But I found my argument insufficient due to the excessive hypothesis, so I am settled to find out what exactly happens to my bladder during both PNS and SNS. On a urinary continence site, I found a dissection view of a bladder and the mechanism therein.

bladder.gif

                                      Picture courtesy of urinarycontinence.com

      According to the picture, this mechanism operates in the program that "the parasympathetic nervous system (PNS), through its effect on cholinergic receptors in the bladder and urethra, excite the detrusor and inhibit urethral smooth muscles." In a diametrically opposite way, "The Sympathetic nervous system (SNS) via its effect on beta adrenergic receptors inhibits detrusor and stimulates urethral smooth muscle via Alfa adrenergic receptors." Having seen this, I then learned that the muscle plays a big role during the urination process. In PNS, the muscle that facilitates urination is thwarted, whereas in SNS that muscle is thus freed from contraction.

       Furthermore, there is another factor contributing to the scenario I described in the opening paragraph---the location cue. It is not recommended for students to study in bed, because the bed could be a cue of sleep, indeed it is on which we sleep. Likewise, the bathroom serves as a venue for excretion, and thus seconds after I enter the bathroom, my bladder is conditioned to detract even before taking my pant off. This being said, it becomes much clearer why I feel comically needy in that nick of time.

       With the content of probing out an explanation for that scenario, I have one another confusion, which I'd like you to figure it out. When it turns out that I was going to defecate rather than to urinate, that phenomenon disappears: I didn't have the "explosive" feeling before defecation except those circumstances that I had kept it for a long time. It comes to me just fine to take off my pant in one of those stalls, not worrying any errors in that timeline. Why the pre-defecation occasion is less dramatic, if at all, than that of pre-urination? Please share your thoughts below. Thanks you and I hope you enjoyed my blog.

2 Comments

I love this blog! It's so true and applies to me perfectly. I personally constantly pee no matter the occasion, but when I'm working hard or studying I never feel it. This just proves how amazing our brains work and how different our bodies adapt to different moments of our life.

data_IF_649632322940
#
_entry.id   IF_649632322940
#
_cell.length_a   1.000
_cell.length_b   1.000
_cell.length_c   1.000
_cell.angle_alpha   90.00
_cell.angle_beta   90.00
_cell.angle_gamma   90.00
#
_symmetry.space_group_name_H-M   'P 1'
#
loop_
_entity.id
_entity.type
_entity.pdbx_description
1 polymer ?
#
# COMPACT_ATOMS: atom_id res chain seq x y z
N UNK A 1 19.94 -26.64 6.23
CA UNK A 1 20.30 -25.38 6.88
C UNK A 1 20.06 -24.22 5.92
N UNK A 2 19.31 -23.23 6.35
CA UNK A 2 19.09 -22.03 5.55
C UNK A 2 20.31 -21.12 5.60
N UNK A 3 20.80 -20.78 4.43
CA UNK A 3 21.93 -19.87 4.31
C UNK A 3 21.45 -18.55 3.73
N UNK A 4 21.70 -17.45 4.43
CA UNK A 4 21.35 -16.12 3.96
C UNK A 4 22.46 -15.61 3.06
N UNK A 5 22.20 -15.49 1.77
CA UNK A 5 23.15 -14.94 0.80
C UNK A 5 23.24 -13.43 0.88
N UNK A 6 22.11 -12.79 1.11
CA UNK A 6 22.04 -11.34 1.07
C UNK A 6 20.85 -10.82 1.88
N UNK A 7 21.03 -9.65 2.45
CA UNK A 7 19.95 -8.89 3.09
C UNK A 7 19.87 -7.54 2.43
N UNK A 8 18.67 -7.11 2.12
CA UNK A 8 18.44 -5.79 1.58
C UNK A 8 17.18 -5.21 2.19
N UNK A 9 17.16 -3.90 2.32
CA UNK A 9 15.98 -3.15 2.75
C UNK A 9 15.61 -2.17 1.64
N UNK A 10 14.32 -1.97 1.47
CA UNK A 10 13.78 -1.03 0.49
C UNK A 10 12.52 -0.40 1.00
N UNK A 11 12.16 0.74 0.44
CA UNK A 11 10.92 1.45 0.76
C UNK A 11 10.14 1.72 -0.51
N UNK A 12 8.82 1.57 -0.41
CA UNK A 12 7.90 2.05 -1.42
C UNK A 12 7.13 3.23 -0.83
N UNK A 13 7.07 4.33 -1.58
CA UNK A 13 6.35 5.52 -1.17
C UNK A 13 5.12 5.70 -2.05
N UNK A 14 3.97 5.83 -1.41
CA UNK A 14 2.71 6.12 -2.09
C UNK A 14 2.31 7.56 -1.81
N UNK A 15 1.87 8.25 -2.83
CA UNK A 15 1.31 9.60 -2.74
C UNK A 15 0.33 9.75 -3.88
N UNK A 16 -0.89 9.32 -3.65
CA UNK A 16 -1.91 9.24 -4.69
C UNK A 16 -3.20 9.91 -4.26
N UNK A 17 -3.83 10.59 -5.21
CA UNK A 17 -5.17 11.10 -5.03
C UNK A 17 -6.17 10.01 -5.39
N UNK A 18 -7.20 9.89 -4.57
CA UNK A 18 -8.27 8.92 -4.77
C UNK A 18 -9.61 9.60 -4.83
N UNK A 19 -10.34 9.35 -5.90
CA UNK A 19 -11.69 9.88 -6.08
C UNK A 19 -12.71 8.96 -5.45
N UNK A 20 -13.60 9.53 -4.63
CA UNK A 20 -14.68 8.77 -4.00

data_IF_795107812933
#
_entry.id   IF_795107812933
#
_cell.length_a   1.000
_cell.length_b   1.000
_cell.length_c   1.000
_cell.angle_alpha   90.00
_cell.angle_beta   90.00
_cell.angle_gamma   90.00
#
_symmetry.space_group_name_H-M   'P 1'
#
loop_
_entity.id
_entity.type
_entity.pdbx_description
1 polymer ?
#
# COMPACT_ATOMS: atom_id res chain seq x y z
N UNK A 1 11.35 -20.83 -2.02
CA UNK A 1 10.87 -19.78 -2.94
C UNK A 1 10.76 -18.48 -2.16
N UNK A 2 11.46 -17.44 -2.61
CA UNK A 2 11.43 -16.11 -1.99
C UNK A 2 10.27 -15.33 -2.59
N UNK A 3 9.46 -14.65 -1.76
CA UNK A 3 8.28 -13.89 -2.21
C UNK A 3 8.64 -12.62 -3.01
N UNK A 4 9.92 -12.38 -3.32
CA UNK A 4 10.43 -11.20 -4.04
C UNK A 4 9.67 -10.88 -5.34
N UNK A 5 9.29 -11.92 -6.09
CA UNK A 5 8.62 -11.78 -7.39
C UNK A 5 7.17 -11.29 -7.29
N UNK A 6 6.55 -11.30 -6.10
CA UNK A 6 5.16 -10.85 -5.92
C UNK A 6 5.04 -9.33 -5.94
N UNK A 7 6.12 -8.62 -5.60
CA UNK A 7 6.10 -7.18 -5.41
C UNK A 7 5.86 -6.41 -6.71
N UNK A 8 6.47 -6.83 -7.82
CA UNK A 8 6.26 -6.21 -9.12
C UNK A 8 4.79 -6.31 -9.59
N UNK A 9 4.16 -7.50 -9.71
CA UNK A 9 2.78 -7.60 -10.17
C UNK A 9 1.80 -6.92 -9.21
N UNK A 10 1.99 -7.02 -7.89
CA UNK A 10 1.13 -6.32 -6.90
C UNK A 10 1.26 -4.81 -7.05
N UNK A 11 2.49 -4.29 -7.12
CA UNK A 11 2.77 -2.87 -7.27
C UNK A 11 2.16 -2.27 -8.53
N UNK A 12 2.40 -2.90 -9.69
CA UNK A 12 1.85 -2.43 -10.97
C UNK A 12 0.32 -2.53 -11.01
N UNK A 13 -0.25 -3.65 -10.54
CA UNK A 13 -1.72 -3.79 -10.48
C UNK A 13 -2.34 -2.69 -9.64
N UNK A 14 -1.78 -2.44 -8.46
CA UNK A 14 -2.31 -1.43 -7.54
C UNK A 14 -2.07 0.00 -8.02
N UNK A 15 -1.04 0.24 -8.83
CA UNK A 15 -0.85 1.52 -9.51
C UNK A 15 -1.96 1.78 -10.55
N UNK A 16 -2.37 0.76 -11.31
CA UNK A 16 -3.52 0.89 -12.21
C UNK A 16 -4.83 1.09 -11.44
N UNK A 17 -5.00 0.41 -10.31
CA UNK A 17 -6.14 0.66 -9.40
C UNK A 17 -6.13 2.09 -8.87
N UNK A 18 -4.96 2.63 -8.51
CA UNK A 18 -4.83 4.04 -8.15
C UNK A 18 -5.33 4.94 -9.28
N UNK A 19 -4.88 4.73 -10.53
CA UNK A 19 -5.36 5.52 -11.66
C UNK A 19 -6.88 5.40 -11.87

Very, very interesting post. You actually had me laughing.

As shown in your picture, the sphincter (at the bottom) is the muscle that relaxes or tenses up according to your nervous system or your biological need to urinate. Your blog got me interested in how the sphincter, and the rest of our body, knows when it is time to go.

Information from the National Association for Incontinence explains that when the two tubes (ureters) connected to each kidney completely empty to fill the bladder, the pressure in our bladder gives us the feeling of urgency to urinate. The brain sends messages down the spinal cord out to pelvic nerves which activate the sphincter muscles and keep them closed until we recognize it as an appropriate time and place to urinate (i.e. when we're sitting/standing over a toilet)

When we are in an appropriate place to urinate, something switches on that allows the pelvic floor and bladder muscles to relax and open. The bladder muscle then contracts and empties until all of the urine is secreted.

That website explains how our body knows when it is time to go, but I'm also curious as to how the pressure builds up enough that we can actually "pee our pants." What exactly happens that we can reach a point that we can't consciously hold it in any longer?

Thoughts anyone?